The cover of The World-Herald’s sports section from Jan. 13, 2009. See the full page below.
On Thursday, Ameer Abdullah had good news for Husker fans. The Nebraska back announced that he was staying at NU for his senior season instead of entering the NFL Draft.
Since 1993, Nebraska has had five I-backs declare for the NFL Draft after their junior seasons: Brandon Jackson (2007), Ahman Green (1998), Lawrence Phillips (1996), Calvin Jones (1994) and Derek Brown (1993).
As Jones knows, making the decision to stay in college instead of jumping early to the money and fame of the NFL can be a challenge.
“The NFL, that’s a life-changing decision in so many ways,” said Jones, drafted in the third round by the Los Angeles Raiders in 1994, in an article published this week. “As a college student, you like that environment, you’re familiar with that scene, so you like the known because you fear the unknown.
“So during this time it’s a constant tug of war. You’re making sure, ‘Did I look here? Did I do this?’ Then you think you have a decision and then you go back and forth again.”
But Abdullah isn’t the only Husker to choose to stick with the program during the Bo Pelini era.
In 2009, defensive tackle Ndamukong Suh passed on NFL riches for another year at NU. Now, he’s the most-feared player in the NFL and has found financial success through his contract with Detroit and endorsement deals.
Why’d Suh stay?
“Another year would help me that much more,” Suh said during a press conference at Memorial Stadium to announce the decision.
Suh’s return obviously had Husker fans excited, but also was great news for Pelini. From staff writer Mitch Sherman’s Jan. 13, 2009 report:
“I’m thrilled that he’s coming back, because he’s a great player, a great person, a tremendous leader,” coach Bo Pelini said. “But I think at the end of the day, the most important thing I said to him was, ‘If you’re coming back, you need to come back for the right reasons.’
“The right reasons are not NFL-oriented. The right reasons are to get his degree, to play tremendous football, to help this program in the future. It’s about team. It’s about Nebraska. It’s about what we have going on here. He was totally on the same page as I was.”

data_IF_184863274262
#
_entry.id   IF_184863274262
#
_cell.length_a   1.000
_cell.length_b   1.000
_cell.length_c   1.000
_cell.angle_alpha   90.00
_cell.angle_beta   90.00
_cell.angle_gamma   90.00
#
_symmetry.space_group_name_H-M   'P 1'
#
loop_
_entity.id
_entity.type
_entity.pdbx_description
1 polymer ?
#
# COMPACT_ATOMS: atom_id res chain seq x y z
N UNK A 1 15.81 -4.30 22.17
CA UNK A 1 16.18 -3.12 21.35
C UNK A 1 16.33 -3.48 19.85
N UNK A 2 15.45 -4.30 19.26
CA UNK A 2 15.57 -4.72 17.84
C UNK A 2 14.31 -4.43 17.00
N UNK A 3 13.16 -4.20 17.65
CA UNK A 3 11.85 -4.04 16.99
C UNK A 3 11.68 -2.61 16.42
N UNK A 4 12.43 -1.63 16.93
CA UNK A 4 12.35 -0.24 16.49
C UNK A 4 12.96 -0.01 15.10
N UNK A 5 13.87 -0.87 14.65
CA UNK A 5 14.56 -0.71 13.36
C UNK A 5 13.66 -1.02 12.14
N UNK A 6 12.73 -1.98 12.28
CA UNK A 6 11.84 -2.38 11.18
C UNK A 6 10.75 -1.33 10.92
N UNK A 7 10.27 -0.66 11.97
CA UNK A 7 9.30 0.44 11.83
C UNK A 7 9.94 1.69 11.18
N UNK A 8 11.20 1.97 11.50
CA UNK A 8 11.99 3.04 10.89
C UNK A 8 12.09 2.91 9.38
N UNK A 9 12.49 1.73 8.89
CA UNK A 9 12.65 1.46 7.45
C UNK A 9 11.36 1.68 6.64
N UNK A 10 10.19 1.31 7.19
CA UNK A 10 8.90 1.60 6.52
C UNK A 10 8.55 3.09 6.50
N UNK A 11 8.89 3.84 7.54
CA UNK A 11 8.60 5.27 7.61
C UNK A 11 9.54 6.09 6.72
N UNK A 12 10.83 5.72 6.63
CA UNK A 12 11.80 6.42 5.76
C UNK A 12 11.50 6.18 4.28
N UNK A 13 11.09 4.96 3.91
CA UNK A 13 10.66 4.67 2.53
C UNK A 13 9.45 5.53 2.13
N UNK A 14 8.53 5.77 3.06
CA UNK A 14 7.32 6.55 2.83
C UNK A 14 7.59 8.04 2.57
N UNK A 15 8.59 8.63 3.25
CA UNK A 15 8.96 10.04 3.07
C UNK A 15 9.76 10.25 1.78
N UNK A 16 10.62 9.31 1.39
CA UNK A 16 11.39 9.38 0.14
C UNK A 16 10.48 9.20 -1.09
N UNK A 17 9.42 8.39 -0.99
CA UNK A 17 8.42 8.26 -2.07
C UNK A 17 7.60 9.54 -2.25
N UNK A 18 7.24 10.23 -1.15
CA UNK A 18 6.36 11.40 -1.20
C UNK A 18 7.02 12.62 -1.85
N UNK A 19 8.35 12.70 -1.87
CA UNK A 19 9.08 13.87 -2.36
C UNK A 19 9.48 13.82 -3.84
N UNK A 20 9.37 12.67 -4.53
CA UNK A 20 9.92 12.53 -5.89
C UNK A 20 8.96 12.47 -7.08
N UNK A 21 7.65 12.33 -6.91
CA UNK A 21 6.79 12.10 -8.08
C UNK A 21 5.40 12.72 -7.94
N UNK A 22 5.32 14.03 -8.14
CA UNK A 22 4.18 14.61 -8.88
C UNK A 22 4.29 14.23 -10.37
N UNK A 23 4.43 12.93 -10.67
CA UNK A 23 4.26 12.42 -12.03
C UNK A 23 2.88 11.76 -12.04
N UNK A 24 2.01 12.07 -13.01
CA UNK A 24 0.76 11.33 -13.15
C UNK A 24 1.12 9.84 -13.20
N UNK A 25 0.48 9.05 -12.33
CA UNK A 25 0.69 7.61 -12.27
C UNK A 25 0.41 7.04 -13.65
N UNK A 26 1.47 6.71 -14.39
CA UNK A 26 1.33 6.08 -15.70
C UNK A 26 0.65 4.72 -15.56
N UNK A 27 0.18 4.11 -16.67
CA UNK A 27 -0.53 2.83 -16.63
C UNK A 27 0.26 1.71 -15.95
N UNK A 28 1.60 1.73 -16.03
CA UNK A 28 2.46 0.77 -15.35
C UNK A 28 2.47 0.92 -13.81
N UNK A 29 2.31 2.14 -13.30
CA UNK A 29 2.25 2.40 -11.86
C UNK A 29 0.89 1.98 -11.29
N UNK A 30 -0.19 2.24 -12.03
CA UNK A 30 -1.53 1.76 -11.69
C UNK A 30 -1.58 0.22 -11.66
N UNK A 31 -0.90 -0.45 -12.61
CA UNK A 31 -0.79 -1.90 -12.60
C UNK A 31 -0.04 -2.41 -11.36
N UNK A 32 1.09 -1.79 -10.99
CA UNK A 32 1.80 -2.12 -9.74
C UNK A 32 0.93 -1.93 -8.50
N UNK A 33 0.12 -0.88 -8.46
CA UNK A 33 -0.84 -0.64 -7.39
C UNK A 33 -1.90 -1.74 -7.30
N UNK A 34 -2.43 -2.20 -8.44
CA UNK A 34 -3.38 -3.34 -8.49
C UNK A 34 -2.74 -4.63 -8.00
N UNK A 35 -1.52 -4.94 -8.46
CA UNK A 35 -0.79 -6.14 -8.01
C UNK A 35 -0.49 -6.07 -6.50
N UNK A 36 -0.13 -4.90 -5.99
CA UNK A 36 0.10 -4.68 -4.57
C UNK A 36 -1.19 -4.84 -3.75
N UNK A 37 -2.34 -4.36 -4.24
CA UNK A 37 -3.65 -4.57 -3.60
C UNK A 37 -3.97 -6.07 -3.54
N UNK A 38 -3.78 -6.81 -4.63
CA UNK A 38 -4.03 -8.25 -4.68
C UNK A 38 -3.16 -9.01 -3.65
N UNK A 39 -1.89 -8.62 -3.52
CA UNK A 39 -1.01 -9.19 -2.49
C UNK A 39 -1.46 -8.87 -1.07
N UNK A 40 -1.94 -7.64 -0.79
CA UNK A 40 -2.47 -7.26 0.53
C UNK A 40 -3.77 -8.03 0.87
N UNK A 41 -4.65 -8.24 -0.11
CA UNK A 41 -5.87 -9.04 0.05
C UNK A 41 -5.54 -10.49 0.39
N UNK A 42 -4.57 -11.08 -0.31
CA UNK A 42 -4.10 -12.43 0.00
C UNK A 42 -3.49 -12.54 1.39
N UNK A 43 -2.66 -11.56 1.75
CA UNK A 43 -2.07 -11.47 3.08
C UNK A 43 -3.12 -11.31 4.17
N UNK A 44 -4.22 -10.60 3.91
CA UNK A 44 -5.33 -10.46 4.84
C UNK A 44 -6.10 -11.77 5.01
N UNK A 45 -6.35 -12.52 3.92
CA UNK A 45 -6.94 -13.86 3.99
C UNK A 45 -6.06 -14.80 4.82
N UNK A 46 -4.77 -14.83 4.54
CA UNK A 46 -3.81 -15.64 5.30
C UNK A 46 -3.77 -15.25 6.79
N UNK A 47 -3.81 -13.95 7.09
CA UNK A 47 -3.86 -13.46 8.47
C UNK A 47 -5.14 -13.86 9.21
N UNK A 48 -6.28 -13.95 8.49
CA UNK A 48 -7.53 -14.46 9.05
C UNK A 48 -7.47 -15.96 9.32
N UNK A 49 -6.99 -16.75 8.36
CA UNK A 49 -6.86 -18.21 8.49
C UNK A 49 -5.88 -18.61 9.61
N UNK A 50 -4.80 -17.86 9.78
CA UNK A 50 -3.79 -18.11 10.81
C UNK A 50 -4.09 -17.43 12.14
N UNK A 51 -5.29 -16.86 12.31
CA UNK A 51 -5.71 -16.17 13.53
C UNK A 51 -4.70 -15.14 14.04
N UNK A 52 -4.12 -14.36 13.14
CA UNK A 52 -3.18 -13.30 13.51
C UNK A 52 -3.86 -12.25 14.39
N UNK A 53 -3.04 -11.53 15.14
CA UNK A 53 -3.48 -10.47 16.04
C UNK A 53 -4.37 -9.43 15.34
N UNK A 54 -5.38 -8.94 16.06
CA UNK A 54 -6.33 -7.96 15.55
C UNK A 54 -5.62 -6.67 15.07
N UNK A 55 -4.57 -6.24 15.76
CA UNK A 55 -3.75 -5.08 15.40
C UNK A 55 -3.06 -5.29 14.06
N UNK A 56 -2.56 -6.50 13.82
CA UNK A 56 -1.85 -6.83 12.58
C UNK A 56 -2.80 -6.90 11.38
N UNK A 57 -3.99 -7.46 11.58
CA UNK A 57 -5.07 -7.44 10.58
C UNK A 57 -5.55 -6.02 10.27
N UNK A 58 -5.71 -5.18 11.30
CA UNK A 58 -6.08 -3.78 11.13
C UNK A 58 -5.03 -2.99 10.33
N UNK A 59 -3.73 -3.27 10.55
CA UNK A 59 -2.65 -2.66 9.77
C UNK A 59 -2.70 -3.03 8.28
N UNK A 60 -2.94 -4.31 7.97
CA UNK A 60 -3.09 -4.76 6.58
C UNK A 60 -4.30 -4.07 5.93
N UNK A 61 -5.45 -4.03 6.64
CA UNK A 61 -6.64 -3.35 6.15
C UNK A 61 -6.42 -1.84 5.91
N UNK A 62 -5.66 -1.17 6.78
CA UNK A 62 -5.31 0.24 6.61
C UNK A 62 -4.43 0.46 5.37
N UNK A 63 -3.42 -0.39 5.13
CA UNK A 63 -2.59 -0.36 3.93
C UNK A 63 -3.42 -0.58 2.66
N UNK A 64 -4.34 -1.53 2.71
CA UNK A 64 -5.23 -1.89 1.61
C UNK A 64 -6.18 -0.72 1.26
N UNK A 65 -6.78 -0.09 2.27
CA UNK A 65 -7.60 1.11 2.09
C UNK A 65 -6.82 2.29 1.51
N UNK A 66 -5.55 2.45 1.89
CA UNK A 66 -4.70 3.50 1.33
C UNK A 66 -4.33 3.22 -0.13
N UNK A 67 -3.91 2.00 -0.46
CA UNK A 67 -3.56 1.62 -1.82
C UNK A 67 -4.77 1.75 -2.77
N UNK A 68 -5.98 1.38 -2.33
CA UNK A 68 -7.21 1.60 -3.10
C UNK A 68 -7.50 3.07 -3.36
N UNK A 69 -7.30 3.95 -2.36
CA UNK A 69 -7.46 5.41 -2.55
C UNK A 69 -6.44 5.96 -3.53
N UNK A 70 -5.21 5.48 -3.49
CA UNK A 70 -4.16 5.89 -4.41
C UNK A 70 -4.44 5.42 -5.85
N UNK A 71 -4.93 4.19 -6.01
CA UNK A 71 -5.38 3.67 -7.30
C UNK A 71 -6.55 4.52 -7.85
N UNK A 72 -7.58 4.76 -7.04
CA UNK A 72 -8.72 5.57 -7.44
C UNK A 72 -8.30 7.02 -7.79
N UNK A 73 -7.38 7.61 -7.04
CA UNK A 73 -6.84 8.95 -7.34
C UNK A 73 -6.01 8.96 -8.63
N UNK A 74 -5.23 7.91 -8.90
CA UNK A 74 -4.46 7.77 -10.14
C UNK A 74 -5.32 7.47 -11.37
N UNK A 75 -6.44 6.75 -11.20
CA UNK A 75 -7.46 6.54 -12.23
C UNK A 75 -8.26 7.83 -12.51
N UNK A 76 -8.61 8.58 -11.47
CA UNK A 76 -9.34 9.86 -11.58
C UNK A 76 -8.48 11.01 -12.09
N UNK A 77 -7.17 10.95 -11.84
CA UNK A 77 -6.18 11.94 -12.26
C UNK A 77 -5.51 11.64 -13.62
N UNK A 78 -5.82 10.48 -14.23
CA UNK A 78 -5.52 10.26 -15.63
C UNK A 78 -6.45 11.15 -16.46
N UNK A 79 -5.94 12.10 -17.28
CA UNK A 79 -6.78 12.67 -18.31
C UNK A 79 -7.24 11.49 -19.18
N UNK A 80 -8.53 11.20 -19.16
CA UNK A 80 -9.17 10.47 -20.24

Pelini visited Suh, on his 22nd birthday last Tuesday, at home in Portland, Ore. Suh said he reached a final decision that night, informing the coach on their drive to Pelini’s hotel after dinner with the Suh family.
“It was very casual,” Suh said of the visit. “We just put out all the pros and cons. He was very even keeled about it. He wasn’t pressuring me to come back. It was just an all-around good conversation. He expects for me to be a leader. I’m definitely up for that challenge.”
All projections come with a degree of uncertainty.
“From being in the NFL as long as I was and sitting in those draft rooms,” Pelini said, “you come to understand that there’s a lot of factors involved on draft day. It just depends on how the chips fall. It’s a roll of the dice.”
Pelini compared Suh’s choice to the situation faced by Glenn Dorsey in 2007 at Louisiana State. As the LSU defensive coordinator, Pelini said he advised Dorsey to leave for the draft after his junior year.
Dorsey returned and won the Outland Trophy and many other awards as a senior, leading the Tigers to a national title. He was drafted fifth overall by the Kansas City Chiefs last year and signed a $51 million contract, $23 million of which is guaranteed.
“Big Suh’s got some edges in some areas (on Dorsey),” Pelini said. “It just shows you how good he can be. Whoever gets him when the time comes is going to be thrilled. He’ll be a poster child for the organization.”
Suh said he deliberated with his family after returning to Portland from the Jan. 1 Gator Bowl in Jacksonville, Fla. He discussed options in a long conversation with his sister, Ngum, a former soccer player at Mississippi State, and his parents.
“School is a huge thing with me and my family,” Suh said. “I definitely want to graduate from the University of Nebraska.”
The choice to stay worked out for Suh. He returned to college and was a Heisman Trophy finalist, the Associated Press College Player of the Year and unanimous First-Team All-American. He also won a slew of other awards.
The strong showing his senior season at Nebraska helped his draft stock as he was selected second overall by the Detroit Lions. Following his junior season, he had been projected by the NFL’s advisory board as a late first- or early second-round pick.
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